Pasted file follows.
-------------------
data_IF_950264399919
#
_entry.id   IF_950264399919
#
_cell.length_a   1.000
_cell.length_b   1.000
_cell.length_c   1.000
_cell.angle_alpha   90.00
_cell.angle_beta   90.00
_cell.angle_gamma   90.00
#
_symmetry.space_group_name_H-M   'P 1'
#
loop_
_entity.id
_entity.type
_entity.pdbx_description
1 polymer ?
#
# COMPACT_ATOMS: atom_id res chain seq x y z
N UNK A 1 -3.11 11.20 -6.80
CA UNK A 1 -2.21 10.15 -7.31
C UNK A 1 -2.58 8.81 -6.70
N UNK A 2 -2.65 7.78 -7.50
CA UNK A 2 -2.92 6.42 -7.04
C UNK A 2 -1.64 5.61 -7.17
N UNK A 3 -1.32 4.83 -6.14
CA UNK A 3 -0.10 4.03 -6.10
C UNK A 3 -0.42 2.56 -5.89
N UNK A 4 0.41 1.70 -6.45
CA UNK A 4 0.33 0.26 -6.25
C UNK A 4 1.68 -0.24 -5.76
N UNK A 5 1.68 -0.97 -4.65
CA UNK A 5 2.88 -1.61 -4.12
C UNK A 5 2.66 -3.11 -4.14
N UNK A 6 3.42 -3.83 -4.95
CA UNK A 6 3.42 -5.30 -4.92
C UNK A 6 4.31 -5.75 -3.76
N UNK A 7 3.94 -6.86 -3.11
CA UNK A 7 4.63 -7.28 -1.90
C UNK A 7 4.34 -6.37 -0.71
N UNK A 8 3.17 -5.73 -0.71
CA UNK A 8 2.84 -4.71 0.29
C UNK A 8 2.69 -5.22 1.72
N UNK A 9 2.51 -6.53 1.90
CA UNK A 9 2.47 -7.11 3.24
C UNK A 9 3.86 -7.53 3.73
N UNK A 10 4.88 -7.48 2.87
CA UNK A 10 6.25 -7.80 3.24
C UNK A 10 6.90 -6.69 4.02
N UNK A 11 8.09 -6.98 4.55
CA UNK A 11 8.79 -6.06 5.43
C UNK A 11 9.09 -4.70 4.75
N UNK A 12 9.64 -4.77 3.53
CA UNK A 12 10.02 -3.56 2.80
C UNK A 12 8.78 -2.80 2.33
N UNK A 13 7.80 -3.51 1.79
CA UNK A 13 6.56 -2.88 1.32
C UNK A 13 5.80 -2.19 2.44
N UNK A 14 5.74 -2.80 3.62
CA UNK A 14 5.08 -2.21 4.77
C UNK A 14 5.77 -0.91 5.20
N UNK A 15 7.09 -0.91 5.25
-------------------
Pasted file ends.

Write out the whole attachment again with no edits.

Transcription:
data_IF_950264399919
#
_entry.id   IF_950264399919
#
_cell.length_a   1.000
_cell.length_b   1.000
_cell.length_c   1.000
_cell.angle_alpha   90.00
_cell.angle_beta   90.00
_cell.angle_gamma   90.00
#
_symmetry.space_group_name_H-M   'P 1'
#
loop_
_entity.id
_entity.type
_entity.pdbx_description
1 polymer ?
#
# COMPACT_ATOMS: atom_id res chain seq x y z
N UNK A 1 -3.11 11.20 -6.80
CA UNK A 1 -2.21 10.15 -7.31
C UNK A 1 -2.58 8.81 -6.70
N UNK A 2 -2.65 7.78 -7.50
CA UNK A 2 -2.92 6.42 -7.04
C UNK A 2 -1.64 5.61 -7.17
N UNK A 3 -1.32 4.83 -6.14
CA UNK A 3 -0.10 4.03 -6.10
C UNK A 3 -0.42 2.56 -5.89
N UNK A 4 0.41 1.70 -6.45
CA UNK A 4 0.33 0.26 -6.25
C UNK A 4 1.68 -0.24 -5.76
N UNK A 5 1.68 -0.97 -4.65
CA UNK A 5 2.88 -1.61 -4.12
C UNK A 5 2.66 -3.11 -4.14
N UNK A 6 3.42 -3.83 -4.95
CA UNK A 6 3.42 -5.30 -4.92
C UNK A 6 4.31 -5.75 -3.76
N UNK A 7 3.94 -6.86 -3.11
CA UNK A 7 4.63 -7.28 -1.90
C UNK A 7 4.34 -6.37 -0.71
N UNK A 8 3.17 -5.73 -0.71
CA UNK A 8 2.84 -4.71 0.29
C UNK A 8 2.69 -5.22 1.72
N UNK A 9 2.51 -6.53 1.90
CA UNK A 9 2.47 -7.11 3.24
C UNK A 9 3.86 -7.53 3.73
N UNK A 10 4.88 -7.48 2.87
CA UNK A 10 6.25 -7.80 3.24
C UNK A 10 6.90 -6.69 4.02
N UNK A 11 8.09 -6.98 4.55
CA UNK A 11 8.79 -6.06 5.43
C UNK A 11 9.09 -4.70 4.75
N UNK A 12 9.64 -4.77 3.53
CA UNK A 12 10.02 -3.56 2.80
C UNK A 12 8.78 -2.80 2.33
N UNK A 13 7.80 -3.51 1.79
CA UNK A 13 6.56 -2.88 1.32
C UNK A 13 5.80 -2.19 2.44
N UNK A 14 5.74 -2.80 3.62
CA UNK A 14 5.08 -2.21 4.77
C UNK A 14 5.77 -0.91 5.20
N UNK A 15 7.09 -0.91 5.25